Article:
All right. Where are we today? This is back in 2011, obviously strong numbers, a strong number of subscribers, strong revenue growth and so forth. I think the one data point that causes more concern on this slide and kind of always everything else is that it’s a nine-month implied customer life. I would not have left that point out there on the island unaddressed because everything else is strong. But that is that’s very troubling from an investor perspective, because even if you’re growing today, if you only have a nine-month customer life, that growth will ultimately taper out. So, I think that could have probably been addressed or taken out. Second slide talks about tremendous traffic, strong subscriber base and so forth, and strong conversion rates. Again, all sort of good, good metrics. All right. Plan specifics around their investment, around raising 20-25M million, some mix of liquidity and growth capital. I think that’s laid out clearly.


This is an interesting section. Normally you don’t see a business risk section in these types of decks and it’s going to be about four slides long. This gets to Rand Fishkin’s transparency MO. You’ll see it says Business risks that Google integrates more functionality, that Facebook as a closed web closed ecosystem becomes hard to work with, just different shifts in marketing that they don’t adapt to, and then that they screw up and their reputation suffers, etc. Four or five slides in a pitch deck to risk, I think, is probably too much. But it is an example of sort of ultimate transparency. So, probably a little bit too much weighting here.

All right. Use of funds. I mean, just say one of the issues of this section is I like that they lay it out, but it’s almost too many uses, as you’ll see, expand the audience, expand product, you know, 6, 7, 8 different releases and product roadmap and so forth. So that’s fine…But then that’s later on. Growth in the team across product engineering, marketing operations, customer success, retention team growth in sales and marketing investments, both in technology investments, growth and product investments and potential acquisitions. It’s just too much. And I appreciate that when you raise capital, you’re going to have to spend it on many different things. But, you kind of want to elevate sort of what are the one or two areas that you’re really going to invest in with this capital that’s going to have disproportionate impact on the company? And I think this got a little bit diffuse.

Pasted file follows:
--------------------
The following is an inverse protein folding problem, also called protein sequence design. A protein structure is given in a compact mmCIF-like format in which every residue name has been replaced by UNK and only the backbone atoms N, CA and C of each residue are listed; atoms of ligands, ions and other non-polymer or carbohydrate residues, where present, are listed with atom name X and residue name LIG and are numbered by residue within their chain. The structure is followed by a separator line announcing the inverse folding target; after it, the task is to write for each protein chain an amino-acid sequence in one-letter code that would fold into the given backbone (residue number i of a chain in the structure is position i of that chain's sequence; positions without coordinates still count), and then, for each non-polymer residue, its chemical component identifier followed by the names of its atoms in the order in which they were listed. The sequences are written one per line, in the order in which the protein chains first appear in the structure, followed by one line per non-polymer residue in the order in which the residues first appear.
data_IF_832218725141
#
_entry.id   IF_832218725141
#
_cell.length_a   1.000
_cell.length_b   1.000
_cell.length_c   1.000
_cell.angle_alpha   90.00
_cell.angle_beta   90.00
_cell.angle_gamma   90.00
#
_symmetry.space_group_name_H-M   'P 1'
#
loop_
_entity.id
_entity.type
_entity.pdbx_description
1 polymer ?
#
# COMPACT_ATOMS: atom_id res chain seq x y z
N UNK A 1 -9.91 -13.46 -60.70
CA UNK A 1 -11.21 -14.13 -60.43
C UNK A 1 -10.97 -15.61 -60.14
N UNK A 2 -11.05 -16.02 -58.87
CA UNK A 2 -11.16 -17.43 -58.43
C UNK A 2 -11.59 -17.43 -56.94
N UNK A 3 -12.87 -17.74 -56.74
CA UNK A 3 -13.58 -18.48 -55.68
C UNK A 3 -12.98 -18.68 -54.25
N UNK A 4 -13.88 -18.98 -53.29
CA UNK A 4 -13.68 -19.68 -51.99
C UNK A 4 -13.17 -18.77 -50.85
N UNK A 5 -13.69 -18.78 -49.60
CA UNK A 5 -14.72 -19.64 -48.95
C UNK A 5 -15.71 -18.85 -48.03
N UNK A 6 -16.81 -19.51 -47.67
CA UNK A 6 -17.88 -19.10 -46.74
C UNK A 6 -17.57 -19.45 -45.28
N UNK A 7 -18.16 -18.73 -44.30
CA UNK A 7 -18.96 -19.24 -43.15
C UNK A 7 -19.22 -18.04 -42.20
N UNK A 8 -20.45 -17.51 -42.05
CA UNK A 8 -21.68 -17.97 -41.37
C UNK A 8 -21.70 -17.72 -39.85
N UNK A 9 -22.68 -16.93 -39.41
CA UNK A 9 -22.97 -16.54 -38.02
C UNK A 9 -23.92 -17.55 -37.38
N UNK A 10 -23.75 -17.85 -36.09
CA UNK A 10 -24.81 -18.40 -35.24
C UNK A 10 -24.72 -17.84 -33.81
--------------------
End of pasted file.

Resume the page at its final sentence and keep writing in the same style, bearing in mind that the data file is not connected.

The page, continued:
All right, closing out the deck, why is SEOMoz uniquely positioned to win… sort of four key takeaway points. A passionate community… here is one of the missed opportunities. They do have a passionate community. Three hundred thousand plus users. I wish they kind of expanded on that point and quantified that point because it’s one of the strengths of the company, rather than just having it be a summary point at the end. Technology lead, strong growth, unique culture. All true. I would have probably put in and reminded folks of the macro trends that are driving this business, which I think is one of the stronger points. And then lastly, their aspiration to be a billion-dollar company.